Defining what is a clutch situation, being able to gather the data for those situations, and comparing that against a baseline is whats needed. IMO the articles I've seen so far have not make the case. :-?
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Postby giants8307 » Thu Mar 10, 2005 6:11 pm

quietstorm wrote:
KolbSaves wrote:It's a little simpler when dealing with baseball than with proving God's existence.

What if I'm a baseball fideist? Maybe I think that having proof of my baseball beliefs destroys my baseball faithful passion, thus causing me to lose my baseball humanity! (Err... sorry... I had to rip off Kierkegaard, somehow.)

It is a bit simpler, though. I'd suggest you probably need evidence in baseball. To need evidence to believe in God really contradicts the whole idea of faith, but there's no faith in baseball. Why the hell would there be?

I can believe that putting Barry Bonds at #3 in the order will be a good idea, but until I have evidence of it, my belief is probably fruitless. (BTW, as it turns out, a guy with a high OBP and high SLG is better at the very top of the order rather than the middle.)


Well, according to a great many Catholics, evidence for God's existence abounds, there is just no proof his his existence. Proof and evidence are very different things. Frequently, those who have no evidence for belief are said to have "blind faith." I've reasearched Catholicism, so I thought i'd clear that up.(Used Catholicism since it's the religion of about 1/6 of the world)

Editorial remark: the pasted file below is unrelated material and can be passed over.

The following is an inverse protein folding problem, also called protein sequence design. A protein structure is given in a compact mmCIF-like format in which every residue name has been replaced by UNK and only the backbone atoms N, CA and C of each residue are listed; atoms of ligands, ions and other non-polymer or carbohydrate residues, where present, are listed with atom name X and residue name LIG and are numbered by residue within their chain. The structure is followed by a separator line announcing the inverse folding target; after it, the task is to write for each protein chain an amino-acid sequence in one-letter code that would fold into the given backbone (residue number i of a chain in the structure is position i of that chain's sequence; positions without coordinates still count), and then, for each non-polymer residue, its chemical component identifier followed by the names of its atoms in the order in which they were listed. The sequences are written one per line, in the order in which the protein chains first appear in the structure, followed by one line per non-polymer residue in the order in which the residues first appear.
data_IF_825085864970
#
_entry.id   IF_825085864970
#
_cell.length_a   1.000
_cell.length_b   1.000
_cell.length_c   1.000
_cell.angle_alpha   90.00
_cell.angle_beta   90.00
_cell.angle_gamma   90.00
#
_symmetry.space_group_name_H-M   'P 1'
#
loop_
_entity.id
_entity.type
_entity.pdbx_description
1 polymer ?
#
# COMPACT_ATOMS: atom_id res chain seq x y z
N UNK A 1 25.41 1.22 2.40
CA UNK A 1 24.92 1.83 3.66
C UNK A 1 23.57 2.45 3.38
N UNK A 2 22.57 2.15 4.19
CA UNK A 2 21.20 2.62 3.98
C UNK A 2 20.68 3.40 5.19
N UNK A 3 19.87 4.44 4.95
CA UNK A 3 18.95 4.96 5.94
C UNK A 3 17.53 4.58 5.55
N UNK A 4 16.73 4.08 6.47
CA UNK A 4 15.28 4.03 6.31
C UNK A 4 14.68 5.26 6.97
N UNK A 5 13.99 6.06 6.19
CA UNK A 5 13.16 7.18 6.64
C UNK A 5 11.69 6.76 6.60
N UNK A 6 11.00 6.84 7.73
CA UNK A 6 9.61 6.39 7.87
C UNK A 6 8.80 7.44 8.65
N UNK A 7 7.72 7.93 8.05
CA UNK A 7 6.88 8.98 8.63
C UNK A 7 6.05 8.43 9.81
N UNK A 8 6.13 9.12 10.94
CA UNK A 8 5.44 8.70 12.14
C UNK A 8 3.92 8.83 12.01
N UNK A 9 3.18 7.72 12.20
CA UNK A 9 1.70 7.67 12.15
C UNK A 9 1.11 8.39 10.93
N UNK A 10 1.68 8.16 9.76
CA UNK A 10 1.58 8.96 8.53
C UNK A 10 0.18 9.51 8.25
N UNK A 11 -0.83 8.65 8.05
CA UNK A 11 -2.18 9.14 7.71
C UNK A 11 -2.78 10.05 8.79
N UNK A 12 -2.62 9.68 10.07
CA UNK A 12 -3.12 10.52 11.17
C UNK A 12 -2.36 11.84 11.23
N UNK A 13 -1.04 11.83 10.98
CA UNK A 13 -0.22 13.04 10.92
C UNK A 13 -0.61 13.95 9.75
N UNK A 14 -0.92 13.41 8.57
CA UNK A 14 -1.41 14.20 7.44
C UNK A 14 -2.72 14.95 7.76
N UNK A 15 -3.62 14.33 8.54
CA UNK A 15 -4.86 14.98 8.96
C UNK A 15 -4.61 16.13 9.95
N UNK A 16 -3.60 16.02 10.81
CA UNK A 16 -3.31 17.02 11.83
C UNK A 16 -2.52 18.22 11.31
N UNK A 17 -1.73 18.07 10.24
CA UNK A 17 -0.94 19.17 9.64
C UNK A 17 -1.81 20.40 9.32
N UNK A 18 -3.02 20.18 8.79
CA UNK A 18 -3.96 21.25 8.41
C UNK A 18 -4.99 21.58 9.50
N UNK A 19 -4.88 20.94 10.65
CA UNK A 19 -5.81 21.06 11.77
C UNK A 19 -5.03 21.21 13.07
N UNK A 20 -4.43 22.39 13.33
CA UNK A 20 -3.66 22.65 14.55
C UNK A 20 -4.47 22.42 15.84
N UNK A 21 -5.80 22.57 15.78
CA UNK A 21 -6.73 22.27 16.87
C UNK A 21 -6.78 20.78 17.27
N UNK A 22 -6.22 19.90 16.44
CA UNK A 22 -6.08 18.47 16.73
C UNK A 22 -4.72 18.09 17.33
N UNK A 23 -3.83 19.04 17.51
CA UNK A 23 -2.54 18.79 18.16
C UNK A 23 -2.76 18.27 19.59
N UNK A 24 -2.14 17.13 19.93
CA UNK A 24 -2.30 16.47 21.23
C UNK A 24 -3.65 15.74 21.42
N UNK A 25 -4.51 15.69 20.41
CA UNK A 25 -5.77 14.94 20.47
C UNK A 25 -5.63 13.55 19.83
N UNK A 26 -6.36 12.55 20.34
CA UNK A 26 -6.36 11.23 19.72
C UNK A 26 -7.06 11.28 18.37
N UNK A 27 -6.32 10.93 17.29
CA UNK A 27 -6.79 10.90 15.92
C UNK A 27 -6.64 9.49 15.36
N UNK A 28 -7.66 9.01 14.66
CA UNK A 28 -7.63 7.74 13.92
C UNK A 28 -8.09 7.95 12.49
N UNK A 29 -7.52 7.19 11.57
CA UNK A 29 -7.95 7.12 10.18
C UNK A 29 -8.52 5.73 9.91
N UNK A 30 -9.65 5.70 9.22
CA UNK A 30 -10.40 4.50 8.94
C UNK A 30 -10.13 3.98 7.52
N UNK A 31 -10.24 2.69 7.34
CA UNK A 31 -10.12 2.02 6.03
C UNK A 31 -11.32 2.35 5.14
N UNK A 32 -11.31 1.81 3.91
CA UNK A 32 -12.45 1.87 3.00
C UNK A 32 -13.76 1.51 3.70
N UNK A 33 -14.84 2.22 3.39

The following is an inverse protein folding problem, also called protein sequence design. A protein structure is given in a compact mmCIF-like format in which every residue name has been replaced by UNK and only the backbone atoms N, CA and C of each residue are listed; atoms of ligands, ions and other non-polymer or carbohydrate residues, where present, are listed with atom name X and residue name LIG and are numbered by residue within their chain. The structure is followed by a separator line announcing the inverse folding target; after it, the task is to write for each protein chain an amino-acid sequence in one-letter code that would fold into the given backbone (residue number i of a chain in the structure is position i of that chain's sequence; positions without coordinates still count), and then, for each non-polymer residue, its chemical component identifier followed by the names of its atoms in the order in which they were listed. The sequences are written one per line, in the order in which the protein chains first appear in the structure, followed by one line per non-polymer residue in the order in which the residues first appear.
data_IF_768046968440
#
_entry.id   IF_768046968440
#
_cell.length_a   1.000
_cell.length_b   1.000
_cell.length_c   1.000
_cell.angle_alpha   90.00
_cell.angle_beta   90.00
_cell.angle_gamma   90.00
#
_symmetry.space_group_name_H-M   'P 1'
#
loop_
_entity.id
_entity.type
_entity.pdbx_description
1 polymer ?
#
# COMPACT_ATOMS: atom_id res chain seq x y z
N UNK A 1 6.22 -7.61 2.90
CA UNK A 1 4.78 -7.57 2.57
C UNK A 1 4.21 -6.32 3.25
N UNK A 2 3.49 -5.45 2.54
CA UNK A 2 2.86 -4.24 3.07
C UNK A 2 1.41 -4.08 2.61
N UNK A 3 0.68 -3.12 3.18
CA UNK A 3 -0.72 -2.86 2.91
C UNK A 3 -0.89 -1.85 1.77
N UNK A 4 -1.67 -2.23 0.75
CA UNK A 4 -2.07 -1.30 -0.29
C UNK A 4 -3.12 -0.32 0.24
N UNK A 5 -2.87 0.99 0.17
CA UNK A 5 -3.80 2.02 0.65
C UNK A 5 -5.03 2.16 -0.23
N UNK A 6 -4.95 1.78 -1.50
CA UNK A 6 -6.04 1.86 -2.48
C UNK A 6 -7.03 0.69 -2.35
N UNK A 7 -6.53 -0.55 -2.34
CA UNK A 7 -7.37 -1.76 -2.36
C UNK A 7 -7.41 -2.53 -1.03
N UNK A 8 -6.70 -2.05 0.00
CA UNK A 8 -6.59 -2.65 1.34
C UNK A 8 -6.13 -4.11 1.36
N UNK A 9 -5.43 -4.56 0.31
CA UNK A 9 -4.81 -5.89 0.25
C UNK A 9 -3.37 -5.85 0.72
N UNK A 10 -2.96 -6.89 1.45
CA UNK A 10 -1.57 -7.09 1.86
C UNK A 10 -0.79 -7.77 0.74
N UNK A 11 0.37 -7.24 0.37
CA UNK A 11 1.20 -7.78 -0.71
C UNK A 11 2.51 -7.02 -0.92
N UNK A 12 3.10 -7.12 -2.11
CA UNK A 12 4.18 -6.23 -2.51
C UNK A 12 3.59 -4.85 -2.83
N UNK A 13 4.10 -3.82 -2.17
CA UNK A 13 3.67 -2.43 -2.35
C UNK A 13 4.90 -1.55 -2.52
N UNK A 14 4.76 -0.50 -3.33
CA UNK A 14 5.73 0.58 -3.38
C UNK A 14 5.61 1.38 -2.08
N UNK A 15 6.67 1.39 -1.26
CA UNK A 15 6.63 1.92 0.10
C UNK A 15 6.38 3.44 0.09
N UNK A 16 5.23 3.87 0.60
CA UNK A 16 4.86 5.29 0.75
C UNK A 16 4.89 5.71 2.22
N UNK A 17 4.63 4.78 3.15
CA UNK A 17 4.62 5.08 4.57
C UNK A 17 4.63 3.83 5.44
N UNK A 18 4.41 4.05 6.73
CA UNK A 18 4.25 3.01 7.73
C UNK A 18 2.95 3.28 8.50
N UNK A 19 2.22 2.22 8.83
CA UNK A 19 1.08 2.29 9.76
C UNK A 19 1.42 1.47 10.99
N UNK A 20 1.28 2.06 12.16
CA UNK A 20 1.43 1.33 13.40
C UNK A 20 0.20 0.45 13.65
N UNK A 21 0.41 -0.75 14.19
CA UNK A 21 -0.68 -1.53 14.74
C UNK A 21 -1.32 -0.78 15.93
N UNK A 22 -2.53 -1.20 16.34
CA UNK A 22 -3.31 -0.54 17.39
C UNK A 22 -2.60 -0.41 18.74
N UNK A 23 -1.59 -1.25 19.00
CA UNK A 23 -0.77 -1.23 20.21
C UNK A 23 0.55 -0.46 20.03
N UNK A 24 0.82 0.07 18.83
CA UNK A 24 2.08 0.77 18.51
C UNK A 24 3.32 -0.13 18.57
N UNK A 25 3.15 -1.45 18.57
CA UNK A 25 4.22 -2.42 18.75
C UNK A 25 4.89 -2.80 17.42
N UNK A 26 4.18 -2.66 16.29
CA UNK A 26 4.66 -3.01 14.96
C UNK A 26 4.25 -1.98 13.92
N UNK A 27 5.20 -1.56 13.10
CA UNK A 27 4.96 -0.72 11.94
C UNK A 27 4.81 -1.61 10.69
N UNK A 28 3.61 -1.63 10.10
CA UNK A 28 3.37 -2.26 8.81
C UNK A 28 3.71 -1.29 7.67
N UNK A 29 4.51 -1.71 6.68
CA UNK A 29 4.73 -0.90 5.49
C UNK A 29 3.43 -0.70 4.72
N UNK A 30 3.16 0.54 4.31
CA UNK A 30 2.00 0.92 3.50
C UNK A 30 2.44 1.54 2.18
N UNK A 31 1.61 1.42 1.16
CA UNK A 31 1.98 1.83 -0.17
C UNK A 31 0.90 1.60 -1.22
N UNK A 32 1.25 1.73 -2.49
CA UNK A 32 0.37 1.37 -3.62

Relating this to baseball, like James said, I don't even think there is evidence. Since there are no stats for it, we aren't measuring anything. Since we aren't measuring anything, I don't see any evidence.
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Postby Tavish » Thu Mar 10, 2005 6:50 pm

It is impossible to prove universal or absolute non-existence. It is a logical fallacy. The burden of proof always falls on those who make the claims of existence.
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Postby looptid » Fri Mar 11, 2005 11:06 am

swyck wrote:Problem I had with the arguments against clutch, besides the definition of what's a clutch situation, is that they use a players BA in and out of clutch situations to make the determination. I haven't seen a comparison against the league norms in those same situations.


You'd want to compare a player's clutch average, howevertheheck clutch is defined, to his own overall average or non-clutch average. Players that have above average batting ability will do better than those with average ability in the same situations.